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How hostility is affecting both parties

“I don't know how we get back to where business is conducted and opposition is voiced in a respectful manner, but the impacts to our government at all levels if we fail to do so are terrifying. Sane people would not put themselves in these leadership positions, and if sane people aren't running for office, where does that put us?” - October 2023 Survey Respondent

In partnership with the Bridging Divides Initiative at Princeton University, CivicPulse is conducting recurring national surveys of local elected officials on their experiences of threats and harassment dating back to August 2022. In doing so, we have developed a quantifiable assessment of an issue that has garnered a great deal of attention but eluded clear measurement until now.

Persistence of hostility as election nears

The picture that has been revealed is stark. Despite a modest dip in late 2022, the rate at which local officials are experiencing harassment and threats of physical violence is now as bad as it has ever been in the thirteen months that we have been collecting data. This is particularly concerning as we head into another election season.

A problem across the aisle

As you can see from the graph below, this is an issue that afflicts local government officials of all different political affiliations. While Democratic officials are more likely to report experiencing insults and harassment, the most serious events—threats of physical violence and actual physical attacks—are experienced at similar rates across parties. These findings hold even when controlling for other characteristics associated with the respondents.

Beyond the quantitative data, the bipartisan impact of this issue also revealed itself in the open-ended comments from elected officials of both major parties. For example, one Republican official from Michigan wrote, “We have an openly hostile group of residents that make life miserable. They have scared off new businesses and residents.” Likewise, a Democratic official from Wisconsin told us, “I am concerned about doing door-to-door. Last time there were very aggressive stances from some folks, first time in 25 years.”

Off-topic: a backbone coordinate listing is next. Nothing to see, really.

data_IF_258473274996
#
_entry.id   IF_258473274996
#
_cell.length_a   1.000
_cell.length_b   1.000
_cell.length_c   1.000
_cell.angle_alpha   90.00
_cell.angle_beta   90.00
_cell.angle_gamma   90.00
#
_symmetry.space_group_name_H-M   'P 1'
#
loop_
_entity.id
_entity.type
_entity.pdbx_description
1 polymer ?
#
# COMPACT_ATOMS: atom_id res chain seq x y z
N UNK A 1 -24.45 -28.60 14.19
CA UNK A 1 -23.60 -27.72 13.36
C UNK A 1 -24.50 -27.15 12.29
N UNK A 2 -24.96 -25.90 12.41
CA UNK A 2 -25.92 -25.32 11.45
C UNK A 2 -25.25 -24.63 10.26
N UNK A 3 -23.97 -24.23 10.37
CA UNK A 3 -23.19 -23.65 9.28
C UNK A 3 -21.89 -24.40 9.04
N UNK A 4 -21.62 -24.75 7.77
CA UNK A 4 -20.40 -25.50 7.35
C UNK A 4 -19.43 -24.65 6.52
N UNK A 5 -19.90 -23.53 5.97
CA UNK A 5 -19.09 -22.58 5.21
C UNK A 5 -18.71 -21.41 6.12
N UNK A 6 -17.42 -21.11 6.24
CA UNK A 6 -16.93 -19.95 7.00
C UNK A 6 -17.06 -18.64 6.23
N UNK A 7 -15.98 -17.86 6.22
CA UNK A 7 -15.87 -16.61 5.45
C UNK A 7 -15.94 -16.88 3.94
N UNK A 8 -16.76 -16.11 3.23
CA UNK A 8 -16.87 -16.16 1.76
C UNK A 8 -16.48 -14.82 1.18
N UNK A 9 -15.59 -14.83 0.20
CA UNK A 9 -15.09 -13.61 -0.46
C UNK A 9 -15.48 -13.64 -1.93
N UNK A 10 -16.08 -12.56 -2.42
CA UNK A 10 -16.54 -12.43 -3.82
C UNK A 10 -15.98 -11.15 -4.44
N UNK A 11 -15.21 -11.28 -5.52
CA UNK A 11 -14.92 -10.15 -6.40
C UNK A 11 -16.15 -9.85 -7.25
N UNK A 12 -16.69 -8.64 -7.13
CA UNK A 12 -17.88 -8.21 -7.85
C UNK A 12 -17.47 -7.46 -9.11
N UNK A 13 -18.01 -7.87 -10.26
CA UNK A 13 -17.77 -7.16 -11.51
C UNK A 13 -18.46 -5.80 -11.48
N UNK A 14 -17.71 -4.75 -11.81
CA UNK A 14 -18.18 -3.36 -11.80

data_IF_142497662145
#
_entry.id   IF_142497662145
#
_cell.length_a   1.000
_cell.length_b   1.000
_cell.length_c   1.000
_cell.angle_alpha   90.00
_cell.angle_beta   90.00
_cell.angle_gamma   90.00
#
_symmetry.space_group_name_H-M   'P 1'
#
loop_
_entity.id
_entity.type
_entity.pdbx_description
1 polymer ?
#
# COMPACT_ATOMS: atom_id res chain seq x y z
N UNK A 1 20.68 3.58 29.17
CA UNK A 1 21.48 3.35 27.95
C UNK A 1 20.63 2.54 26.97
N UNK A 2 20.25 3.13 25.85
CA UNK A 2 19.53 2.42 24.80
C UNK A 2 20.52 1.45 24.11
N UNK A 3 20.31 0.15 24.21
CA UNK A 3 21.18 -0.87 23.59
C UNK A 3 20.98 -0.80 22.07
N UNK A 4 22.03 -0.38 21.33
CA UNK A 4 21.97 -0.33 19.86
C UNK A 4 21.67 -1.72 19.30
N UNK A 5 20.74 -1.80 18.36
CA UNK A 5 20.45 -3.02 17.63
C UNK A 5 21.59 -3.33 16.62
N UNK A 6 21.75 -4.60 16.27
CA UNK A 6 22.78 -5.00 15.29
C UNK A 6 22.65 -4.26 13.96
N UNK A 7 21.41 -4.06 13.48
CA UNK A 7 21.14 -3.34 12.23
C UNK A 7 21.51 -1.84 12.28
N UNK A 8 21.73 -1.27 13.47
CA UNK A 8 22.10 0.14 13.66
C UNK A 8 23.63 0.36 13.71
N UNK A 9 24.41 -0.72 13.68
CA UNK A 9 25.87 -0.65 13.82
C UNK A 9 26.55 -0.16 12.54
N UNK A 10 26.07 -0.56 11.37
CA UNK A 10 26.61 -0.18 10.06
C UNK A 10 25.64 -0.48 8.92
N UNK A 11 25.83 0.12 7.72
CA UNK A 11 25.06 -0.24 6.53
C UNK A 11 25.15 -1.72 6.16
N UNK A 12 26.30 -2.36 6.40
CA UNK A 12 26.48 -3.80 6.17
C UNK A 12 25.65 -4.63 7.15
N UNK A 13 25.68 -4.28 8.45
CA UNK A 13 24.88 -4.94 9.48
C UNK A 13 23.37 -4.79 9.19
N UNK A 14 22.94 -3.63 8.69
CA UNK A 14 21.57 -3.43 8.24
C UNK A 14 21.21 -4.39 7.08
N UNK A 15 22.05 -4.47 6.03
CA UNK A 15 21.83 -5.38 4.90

The prospect of receiving threats or being harassed has also changed the way that both Democratic and Republican officials operate their governments. For instance, a Republican elected official from California noted that their local government had to change their security protocols, including changing the podium“from wood to clear in order to see hands of public speakers.” Similarly, a Democratic official from New Jersey emphasized the increased police presence near elected officials' homes due to growing online threats, stating, “In response to increased threats online, police have increased their patrols near, and presence in front of, elected officials' homes.” Regardless of their political affiliations, local elected officials around the country are reporting having to spend public resources on dealing with potential violence.

Could bipartisan woes lead to bipartisan action?

That this problem transcends party lines both demonstrates the pervasiveness of this problem but also points to a potential source of hope. In an era characterized by deep political polarization, the fact that this is a shared experience may also provide a ray of hope that all sides could come together to address the issue.

Survey Background

The research underlying this brief was built on data from a national random-sample of over 500 elected policymakers from local governments (i.e., township, municipality, and county governments) with a population of 1,000 or more. The survey was developed in collaboration with Bridging Divides Initiative and was implemented by CivicPulse.

Below is the question wording for the survey item that was used:

In your capacity as a public official, please indicate whether you have experienced any of the following types of incidents in the last three months or so. If you have held your office for less time than that, please answer for the amount of time you have held your position. If appropriate, you may select ‘Yes’ to multiple items for the same experience.

In the last three months or so, have you been...


  • Insulted verbally, in writing, or online

  • Harassed verbally, in writing, or online

  • Threatened verbally, in writing, or online

  • Attacked physically

Response Options:

  • Yes

  • No

Media Contact

Nathan Lee, PhD

Managing Director of CivicPulse

(618) 319-3404


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